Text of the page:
The idea of court ordered spousal support and child support emerged from English Common Law. The government did not want men to financially abandon their wives and children. The Crown felt obligated to help the poor and needy. The English Courts gradually created a legal obligation for husbands. With very few exceptions, men were primarily responsible for supporting their wives and children.
When the courts granted a divorce, this obligation continued. If another person provided support to a man's wife and children, that person could sue the husband to seek reimbursement for their "necessaries." If a hospital or doctor provided medical care for a man's wife or child, the husband was the person financially responsible to pay.
As to children born outside of marriage, the mother was primarily responsible for their support. A man could voluntarily take responsibility and to acknowledge his children. Otherwise, the children were legal "bastards" and their mothers were likewise responsible to third parties that provided for them. Of course, this brings to question the entire idea of support. If the state was fearful of public charges, why not make the fathers of these children pay as well. While this was true, the Crown believed in the sanctity of marriage. If the state provided support for these children, women, who had control over their own bodies, it was reasoned, might not wait until marriage to engage in intercourse, and might destroy the institution of marriage. Thus, the state rationale was balanced in favor of marriage and against the support of legal bastards.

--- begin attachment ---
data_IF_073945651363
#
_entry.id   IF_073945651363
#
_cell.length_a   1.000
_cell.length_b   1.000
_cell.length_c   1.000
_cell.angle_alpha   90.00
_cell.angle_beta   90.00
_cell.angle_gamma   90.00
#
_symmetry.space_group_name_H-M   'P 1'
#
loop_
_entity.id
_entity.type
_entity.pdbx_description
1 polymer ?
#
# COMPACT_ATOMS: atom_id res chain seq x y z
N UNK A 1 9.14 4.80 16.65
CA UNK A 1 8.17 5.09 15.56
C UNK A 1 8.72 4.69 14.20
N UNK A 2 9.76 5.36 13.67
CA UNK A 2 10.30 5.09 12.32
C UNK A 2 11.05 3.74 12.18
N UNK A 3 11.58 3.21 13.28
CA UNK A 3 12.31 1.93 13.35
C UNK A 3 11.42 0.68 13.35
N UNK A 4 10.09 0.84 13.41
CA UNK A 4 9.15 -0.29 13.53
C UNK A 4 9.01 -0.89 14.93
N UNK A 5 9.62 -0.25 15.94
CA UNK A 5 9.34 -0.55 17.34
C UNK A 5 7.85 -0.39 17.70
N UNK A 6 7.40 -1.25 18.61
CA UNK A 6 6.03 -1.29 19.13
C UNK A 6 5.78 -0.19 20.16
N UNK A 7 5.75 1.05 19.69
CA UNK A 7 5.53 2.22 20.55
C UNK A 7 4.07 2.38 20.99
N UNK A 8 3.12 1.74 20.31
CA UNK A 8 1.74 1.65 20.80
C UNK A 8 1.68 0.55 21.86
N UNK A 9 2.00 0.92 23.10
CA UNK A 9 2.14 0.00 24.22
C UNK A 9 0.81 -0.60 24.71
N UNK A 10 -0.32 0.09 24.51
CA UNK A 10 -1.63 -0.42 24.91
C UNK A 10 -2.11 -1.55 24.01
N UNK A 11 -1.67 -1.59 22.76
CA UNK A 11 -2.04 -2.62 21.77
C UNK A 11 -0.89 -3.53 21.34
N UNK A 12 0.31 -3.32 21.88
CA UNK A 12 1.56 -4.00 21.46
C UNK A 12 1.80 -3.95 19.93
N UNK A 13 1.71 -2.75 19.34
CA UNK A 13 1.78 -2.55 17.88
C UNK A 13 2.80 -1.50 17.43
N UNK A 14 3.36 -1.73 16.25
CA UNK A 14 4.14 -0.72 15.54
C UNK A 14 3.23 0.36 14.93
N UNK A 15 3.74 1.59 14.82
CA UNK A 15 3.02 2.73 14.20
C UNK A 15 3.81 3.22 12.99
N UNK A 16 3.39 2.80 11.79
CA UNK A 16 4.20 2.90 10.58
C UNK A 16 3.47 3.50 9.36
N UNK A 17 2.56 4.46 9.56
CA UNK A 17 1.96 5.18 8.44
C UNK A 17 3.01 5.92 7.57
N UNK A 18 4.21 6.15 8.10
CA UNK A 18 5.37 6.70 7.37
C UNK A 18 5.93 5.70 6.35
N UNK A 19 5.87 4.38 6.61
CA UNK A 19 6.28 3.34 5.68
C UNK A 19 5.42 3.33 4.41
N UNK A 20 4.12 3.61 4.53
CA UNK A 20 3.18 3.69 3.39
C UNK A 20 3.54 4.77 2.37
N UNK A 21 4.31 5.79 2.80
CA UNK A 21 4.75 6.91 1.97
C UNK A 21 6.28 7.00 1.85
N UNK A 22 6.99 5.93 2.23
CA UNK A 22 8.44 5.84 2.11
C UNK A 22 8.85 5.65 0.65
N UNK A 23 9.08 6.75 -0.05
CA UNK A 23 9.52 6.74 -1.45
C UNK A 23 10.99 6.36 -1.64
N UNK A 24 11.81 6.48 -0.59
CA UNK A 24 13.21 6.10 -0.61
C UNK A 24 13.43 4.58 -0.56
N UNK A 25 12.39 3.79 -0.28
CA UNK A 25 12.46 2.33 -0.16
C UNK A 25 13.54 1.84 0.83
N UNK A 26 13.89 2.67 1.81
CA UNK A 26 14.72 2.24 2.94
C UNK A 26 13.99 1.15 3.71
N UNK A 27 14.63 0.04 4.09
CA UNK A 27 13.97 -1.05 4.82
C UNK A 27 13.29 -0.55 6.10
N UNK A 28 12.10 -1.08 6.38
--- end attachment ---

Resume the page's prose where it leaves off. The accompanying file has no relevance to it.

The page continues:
When the United States was born, the state courts generally adopted English Common Law (except Louisiana that was French). Legal obligations remained pretty much in check until the 1960s, with only a few states tipping the scale in favor of supporting out of wedlock children. In 1968, the United States Supreme Court entered a landmark opinion that gave children born out of wedlock equal treatment with children born during a lawful marriage. Therefore, just as men were responsible for supporting their children born during a lawful marriage, so were they liable to support their children born outside of marriage.
Only after the United States Supreme Court adopted gender equality did the states require mothers to pay support for their children.